The Story of Michael Langlois
By Alayna Williams and Michael Langlois
The first thing I learned about Michael was that he loved designing houses. He told me he wanted to be an architect. He asked me if he could draw my dream house and I agreed. He had drawn a three story house with a pool overlooking the ocean for his friend, a log cabin in the woods for him and his future wife, and now he was beginning to design a house for me. The drawings looked professional, proportionate, organized, clean.
You would never assume that a fifteen year old had spent a good chunk of his free time laying out grid paper and meticulously planning the layout for low income housing complexes, but Michael did. He kept the drawings neatly stacked and tucked in a folder. When I asked if I could see some of his drawings he passed them to me almost reluctantly as if he were handing over the only thing he had to his name.
The second thing that I learned about Michael was that he was homeless. Michael and his family had been living in shelters and hotels for over a year. This was the fifth school district the state had placed him in. By the end of the semester Michael had been moved again and was gone.
Every week we looked forward to meeting together. He showed me pictures of his girlfriend and told me the story of how they had fallen in love. He showed me drawings of the houses he had designed. He told me about how he used to be different, violent. When I asked him what made him change for the better he said he was sick of having a bad reputation.
His reputation, he said, had gotten him and his family into a lot of trouble. Michael and his family were moved from the first motel they were placed in after incidents of threats and violence took place with the staff. As a resident under the age of 18 Michael was not allowed to leave the room alone, and when a maintenance worker reminded him of this one day Michael told him to stop harassing him and threatened to knock him out.
The Massachusetts Division of Housing Stabilization had placed Michael and his family in a motel 78 miles away from everything they had ever known. The staff at the motel watched his family closely as they moved in, they reminded his parents that they were not allowed to be in the hallway, the owner treated them like trash, yelling at them that they were worthless and spying on them in their room.
The police were called on Michael after he had threatened the staff, and a few days later the state called telling him and his family to pack their things, they were being moved again. This time they were placed in Chicopee, in a desolate motel with sticky surfaces, moldy air, and trash under the bed. Here the violence ensued over a stolen milk crate and ended with a shovel and metal bat being swung around the hotel property. Without thinking, Michael jumped into the brawl unable to stop punching his opponent in the face. The next day the state called.
The shelter program rules are uniform and clearly states violation of hotel rules can lead to transfer or denial of certain privileges, but cannot end in termination of shelter services. That is why each time Michael and his family were involved with violence they were simply shuttled to the next grungy motel or shelter instead of being thrown onto the streets.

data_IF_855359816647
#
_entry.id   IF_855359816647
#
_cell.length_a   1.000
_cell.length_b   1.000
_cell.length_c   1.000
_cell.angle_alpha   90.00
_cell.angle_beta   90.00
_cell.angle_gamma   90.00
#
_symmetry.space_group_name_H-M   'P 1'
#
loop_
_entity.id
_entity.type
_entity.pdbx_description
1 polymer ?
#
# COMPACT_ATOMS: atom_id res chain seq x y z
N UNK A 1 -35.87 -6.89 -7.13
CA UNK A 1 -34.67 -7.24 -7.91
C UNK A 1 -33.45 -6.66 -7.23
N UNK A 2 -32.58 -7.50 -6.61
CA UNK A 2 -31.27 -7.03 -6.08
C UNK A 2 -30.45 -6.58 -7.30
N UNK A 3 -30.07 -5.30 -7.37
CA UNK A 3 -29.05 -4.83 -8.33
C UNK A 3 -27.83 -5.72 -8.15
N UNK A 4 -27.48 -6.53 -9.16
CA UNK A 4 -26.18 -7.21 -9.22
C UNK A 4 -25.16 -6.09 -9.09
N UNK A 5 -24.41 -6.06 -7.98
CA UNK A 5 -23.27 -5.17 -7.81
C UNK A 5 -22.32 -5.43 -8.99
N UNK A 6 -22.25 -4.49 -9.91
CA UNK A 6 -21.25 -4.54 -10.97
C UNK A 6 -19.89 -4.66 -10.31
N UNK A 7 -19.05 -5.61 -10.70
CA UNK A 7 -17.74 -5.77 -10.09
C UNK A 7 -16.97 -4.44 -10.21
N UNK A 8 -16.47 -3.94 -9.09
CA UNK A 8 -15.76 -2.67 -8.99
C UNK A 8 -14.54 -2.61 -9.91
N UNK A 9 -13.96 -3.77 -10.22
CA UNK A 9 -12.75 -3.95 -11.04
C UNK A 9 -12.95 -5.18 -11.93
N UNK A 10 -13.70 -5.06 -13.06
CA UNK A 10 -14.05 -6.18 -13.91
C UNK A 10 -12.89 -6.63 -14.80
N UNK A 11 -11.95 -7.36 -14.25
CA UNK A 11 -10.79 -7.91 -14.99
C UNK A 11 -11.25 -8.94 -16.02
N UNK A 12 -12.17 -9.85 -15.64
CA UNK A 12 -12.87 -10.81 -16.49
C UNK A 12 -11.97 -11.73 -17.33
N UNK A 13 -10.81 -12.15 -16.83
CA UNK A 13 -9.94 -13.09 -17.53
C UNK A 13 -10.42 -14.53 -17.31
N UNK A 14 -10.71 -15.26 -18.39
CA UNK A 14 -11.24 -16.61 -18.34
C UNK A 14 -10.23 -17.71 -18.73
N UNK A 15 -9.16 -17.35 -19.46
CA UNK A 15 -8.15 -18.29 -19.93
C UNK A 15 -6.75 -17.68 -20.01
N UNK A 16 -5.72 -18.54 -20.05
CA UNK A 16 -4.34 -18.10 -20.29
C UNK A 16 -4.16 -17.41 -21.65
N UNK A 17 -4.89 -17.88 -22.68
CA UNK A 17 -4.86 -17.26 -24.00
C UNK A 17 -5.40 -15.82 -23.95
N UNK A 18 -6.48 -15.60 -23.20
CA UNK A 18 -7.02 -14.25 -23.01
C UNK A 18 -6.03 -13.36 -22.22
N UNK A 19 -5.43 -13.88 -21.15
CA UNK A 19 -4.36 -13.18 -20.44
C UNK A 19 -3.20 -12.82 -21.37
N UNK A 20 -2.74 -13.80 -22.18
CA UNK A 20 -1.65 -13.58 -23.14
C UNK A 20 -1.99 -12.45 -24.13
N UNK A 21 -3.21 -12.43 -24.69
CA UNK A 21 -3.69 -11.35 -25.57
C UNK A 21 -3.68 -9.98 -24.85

This is good if you consider that Michael won’t have to sleep on the streets at the young age of fifteen, but other than that the effects of moving so frequently are harmful to Michaels development. He has been unable to create lasting friendships or relationships and his academics have suffered greatly. One school even lost his academic transcript which results in Michael not being able to graduate on time.
The housing program that shuffles homeless families from motel to shelter to motel across Massachusetts had 1,185 families under their wing as of November 2015. Thirteen percent of those families were placed in the program due to instances of domestic violence, just like Michael, but questions about whether or not there is opportunity for rehabilitation from the violence in a program like this definitely arise.
At the next motel, things seemed brighter, the kids were allowed to play outside, the room was clean, but the other residents were anything but welcoming. The rumor was that Michael and his family were dangerous people, so they were ignored and avoided. Even after attempts to reconcile their reputation by keeping to themselves and even cleaning up the litter on the property, Michael and his family were targeted and involved in violence. They packed up their belongings into trash bags and were moved by the state again.
This is where I met Michael. In Springfield, Massachusetts, at his sixth school that year, Springfield’s High School of Commerce. This is where he hands me a drawing of his dream house, this is where he writes his story out for me, this is where I waited for him one December afternoon only to find out that he wouldn’t be coming in to school that day, or the next, this is where I learned that Michael has been moved once more. Another temporary home, perhaps caused by another instance of violence.
Michael wrote over twelve pages documenting his experiences with homelessness for me. He felt he could write a whole book about his time being homeless. He began interviewing other residents in the program about their experiences with the shelter program, and he wanted to share all of this in the hopes of improving the program for others, which in my book gives him anything but a bad reputation. I still have his handwritten account of being homeless in Massachusetts, and the pages are just as professional and organized as